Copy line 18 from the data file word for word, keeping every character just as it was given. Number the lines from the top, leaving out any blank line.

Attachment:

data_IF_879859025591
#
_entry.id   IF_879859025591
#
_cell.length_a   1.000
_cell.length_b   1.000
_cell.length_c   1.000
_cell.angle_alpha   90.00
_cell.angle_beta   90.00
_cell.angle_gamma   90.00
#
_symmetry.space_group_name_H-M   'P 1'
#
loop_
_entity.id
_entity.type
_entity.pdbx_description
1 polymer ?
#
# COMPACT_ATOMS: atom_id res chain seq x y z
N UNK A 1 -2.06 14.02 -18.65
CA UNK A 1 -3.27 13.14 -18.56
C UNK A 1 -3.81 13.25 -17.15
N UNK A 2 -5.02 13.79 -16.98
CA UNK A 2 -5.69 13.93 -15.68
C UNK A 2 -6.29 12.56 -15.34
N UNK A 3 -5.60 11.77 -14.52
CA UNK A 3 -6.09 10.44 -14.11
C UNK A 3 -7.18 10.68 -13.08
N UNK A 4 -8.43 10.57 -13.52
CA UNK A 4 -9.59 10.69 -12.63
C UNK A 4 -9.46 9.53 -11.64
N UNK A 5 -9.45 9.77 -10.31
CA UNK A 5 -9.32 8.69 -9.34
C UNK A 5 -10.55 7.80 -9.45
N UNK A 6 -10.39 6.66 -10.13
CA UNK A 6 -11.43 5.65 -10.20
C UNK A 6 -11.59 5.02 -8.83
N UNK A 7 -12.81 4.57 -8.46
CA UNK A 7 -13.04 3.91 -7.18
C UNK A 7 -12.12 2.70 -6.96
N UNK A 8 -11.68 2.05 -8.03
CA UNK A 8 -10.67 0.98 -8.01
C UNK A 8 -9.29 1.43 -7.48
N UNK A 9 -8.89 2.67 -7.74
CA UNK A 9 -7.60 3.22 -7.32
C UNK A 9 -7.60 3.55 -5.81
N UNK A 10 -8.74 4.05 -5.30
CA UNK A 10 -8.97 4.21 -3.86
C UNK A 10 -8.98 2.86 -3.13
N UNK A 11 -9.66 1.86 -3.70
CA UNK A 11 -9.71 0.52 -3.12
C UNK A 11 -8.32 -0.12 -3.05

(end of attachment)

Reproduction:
1 polymer ?